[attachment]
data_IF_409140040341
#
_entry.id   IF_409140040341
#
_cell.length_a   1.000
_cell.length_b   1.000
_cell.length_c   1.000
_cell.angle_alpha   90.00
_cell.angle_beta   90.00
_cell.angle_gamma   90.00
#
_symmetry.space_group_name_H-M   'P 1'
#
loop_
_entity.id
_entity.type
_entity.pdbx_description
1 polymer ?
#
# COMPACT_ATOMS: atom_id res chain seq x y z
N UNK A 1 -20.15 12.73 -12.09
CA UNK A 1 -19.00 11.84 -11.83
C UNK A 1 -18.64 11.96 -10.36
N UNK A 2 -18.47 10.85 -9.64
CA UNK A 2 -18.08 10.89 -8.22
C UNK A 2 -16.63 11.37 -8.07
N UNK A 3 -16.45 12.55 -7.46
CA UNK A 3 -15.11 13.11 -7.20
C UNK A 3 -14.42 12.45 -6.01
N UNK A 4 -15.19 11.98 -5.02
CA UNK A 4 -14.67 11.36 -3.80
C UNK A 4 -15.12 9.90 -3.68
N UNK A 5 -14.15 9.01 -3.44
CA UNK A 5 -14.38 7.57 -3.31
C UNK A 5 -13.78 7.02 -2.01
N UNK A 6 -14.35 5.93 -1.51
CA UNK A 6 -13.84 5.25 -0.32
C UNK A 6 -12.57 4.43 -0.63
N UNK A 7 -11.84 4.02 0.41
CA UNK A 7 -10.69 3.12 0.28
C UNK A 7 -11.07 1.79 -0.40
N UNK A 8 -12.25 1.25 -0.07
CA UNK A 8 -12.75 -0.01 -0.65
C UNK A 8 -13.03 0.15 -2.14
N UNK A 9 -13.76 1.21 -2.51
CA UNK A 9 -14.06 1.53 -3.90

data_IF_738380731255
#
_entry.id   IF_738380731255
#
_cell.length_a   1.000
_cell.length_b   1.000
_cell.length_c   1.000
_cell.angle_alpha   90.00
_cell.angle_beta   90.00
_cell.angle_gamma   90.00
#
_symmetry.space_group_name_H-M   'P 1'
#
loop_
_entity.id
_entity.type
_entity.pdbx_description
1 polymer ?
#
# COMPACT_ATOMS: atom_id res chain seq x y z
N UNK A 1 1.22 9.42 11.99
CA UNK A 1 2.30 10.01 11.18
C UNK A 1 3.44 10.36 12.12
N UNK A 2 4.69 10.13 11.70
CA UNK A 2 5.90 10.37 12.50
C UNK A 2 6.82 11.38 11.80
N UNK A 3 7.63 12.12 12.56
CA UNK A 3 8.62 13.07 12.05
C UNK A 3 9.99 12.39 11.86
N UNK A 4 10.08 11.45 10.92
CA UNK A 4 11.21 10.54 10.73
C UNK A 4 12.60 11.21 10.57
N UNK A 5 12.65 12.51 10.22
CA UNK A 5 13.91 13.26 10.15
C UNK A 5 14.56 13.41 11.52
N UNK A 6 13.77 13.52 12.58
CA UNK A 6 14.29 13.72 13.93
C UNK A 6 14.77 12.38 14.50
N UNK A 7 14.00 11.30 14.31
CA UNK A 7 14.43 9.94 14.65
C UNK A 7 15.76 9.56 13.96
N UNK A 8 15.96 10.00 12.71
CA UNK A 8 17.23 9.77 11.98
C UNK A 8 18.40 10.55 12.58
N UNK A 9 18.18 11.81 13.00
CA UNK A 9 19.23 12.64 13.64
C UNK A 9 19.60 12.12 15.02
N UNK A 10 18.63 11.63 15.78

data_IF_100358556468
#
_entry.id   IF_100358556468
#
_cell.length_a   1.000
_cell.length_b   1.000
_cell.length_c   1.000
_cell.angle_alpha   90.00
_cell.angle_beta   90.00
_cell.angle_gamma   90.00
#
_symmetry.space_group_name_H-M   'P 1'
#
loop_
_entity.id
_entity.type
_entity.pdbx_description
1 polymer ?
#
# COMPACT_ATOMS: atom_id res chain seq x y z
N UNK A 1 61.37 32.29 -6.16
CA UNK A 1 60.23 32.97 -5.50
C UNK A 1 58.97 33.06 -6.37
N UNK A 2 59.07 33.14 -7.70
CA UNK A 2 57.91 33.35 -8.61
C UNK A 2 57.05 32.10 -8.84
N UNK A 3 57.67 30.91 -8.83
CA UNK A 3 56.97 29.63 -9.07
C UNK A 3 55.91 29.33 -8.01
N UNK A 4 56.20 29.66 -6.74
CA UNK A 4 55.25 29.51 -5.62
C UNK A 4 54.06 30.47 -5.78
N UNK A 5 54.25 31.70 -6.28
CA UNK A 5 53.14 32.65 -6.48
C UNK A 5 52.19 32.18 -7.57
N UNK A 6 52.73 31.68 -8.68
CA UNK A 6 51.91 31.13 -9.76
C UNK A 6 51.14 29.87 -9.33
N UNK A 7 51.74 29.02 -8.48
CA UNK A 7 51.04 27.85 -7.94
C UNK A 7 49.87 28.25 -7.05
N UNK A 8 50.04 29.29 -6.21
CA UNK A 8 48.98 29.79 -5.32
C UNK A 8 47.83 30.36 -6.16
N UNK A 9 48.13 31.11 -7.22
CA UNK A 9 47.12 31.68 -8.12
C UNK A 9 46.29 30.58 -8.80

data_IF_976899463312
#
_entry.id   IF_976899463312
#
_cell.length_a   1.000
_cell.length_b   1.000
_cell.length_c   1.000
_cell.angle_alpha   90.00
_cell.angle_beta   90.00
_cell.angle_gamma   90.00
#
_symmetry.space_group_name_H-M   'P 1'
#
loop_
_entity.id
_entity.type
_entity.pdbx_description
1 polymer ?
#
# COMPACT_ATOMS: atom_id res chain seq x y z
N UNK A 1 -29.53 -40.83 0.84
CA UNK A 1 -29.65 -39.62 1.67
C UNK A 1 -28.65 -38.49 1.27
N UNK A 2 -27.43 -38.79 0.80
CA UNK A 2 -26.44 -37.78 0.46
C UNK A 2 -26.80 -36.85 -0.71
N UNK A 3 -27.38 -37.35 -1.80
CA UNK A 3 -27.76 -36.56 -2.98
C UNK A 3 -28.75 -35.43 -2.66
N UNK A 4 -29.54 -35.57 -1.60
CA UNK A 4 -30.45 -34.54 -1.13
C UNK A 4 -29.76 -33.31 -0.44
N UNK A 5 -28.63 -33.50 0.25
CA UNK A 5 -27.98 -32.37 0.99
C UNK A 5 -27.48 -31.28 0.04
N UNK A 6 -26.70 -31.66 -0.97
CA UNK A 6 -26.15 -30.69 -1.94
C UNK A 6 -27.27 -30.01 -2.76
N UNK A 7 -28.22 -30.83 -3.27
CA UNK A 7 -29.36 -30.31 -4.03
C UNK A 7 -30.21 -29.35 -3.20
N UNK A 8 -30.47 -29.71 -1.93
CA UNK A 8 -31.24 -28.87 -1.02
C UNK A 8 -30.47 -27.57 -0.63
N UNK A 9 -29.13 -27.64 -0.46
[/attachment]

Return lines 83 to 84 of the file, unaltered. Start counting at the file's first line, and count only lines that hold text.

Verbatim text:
CA UNK A 6 14.29 13.72 13.93
C UNK A 6 14.77 12.38 14.50